Measured electrical resistivity (Ω m) versus measured wood moisture content (g g−1). G1, G2 and G3 represent clusters of data that have been arbitrary defined to help the discussion.

Figure 5.

Measured electrical resistivity (Ω m) versus measured wood moisture content (g g−1). G1, G2 and G3 represent clusters of data that have been arbitrary defined to help the discussion.

In this study, 20 electrodes were used for most of the trees. This is close to the maximum of 24 electrodes that could be used with our ERT device. Hagrey (2006, 2007) showed that decreasing the electrode spacing (i.e., increasing the number of electrodes) would increase the resolution of the tomographs. Ideally, we should increase the number of electrodes to have an electrode spacing that is generally smaller than the SW depth. However, fine electrode configuration will require a finer determination of the tree section shape in order to achieve an improved inversion.

If investigating a number of trees of the same species, a standard procedure for choosing electrode resolution could include manually taking a core to obtain a rough idea of the SW depths likely to be encountered.

High resistivities between electrodes as seen in Figure 1 on T1 for electrodes 1 and 2, 2 and 3 or 9 and 10 and 10 and 11 are not related to low wood moisture content. Indeed, by changing the location of the electrodes for the same tree, high resistivities are either no longer observed, or shifted. This suggests that these are artefacts of the inversion calculation. Regardless, they are neglected in our case because they are located at the outermost part of the SW, away from the SW–HW boundary we are trying to identify. However, to improve confidence in the application of ERT to trees, these aspects should be investigated further and inversion models improved, following works such as Clément et al. (2010) for soils.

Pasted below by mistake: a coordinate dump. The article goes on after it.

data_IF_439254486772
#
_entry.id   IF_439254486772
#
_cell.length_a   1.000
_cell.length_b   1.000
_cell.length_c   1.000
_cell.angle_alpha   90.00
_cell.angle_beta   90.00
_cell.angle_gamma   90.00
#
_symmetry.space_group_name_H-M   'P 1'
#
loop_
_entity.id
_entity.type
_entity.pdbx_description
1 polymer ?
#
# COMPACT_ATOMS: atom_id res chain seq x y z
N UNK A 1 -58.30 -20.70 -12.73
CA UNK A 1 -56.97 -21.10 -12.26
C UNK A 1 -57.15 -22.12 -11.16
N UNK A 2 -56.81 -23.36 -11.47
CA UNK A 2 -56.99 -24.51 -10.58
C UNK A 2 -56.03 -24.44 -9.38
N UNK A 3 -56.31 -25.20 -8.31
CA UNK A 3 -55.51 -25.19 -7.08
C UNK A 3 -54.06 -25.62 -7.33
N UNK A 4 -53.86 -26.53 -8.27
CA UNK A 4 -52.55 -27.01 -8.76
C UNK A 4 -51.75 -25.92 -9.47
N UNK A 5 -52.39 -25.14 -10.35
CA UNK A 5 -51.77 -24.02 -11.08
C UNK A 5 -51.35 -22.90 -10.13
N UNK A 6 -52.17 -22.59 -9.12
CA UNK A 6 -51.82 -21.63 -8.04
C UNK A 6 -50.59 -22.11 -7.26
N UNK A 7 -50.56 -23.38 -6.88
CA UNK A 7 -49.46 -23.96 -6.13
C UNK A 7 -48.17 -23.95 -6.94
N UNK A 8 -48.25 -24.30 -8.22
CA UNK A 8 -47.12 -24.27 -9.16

Conclusion

In the case of subtropical pine trees, no changes in electrolyte concentrations across the cross-sections of the trees have been observed, which could explain the resistivity patterns from the electrical resistivity tomographs. Thus, resistivity patterns consisting of high resistivity in the inner part of the stem with lower resistivities on the outside are mostly due to changes of wood moisture content and/or density across the cross-sections.

Electrical resistivity tomography shows potential for estimating SW area in the context of improving whole-tree water use estimates because of: (i) the non-destructive aspect of the technique; (ii) a spatial estimate (versus the coring method which is a point measurement) of the SW area (SW area can count for 40% of the uncertainty in the final water flow estimate); and (iii) the easy deployment and use of the instrument (a measurement takes ∼15 min to perform).

However, although ERT presents many advantages, this study shows that it still requires some development to improve the inversion resolution. For example, the approach would benefit from improvements in signal inversion algorithms aimed at removing artefacts and also to incorporate additional information about the cross-section structure of the tree.

Conflict of interest

None declared.

Funding

The National Centre for Groundwater Research and Training is a co-funded Centre of Excellence of the Australian Research Council and the National Water Commission. Forestry Plantation Queensland Pty Ltd supported this work by providing the site, the trees and tree-felling.

Acknowledgments

Thanks to Ass. Prof. B. Kelly from UNSW for his comments and suggestions of literature as well as to Dr Ing. A. Scheuermann from UQ for useful discussions. Thanks to Alexis Gertz, Amy White, Chenming Zhang, Graeme Curwen and Yanzi Xiao for their help during field work.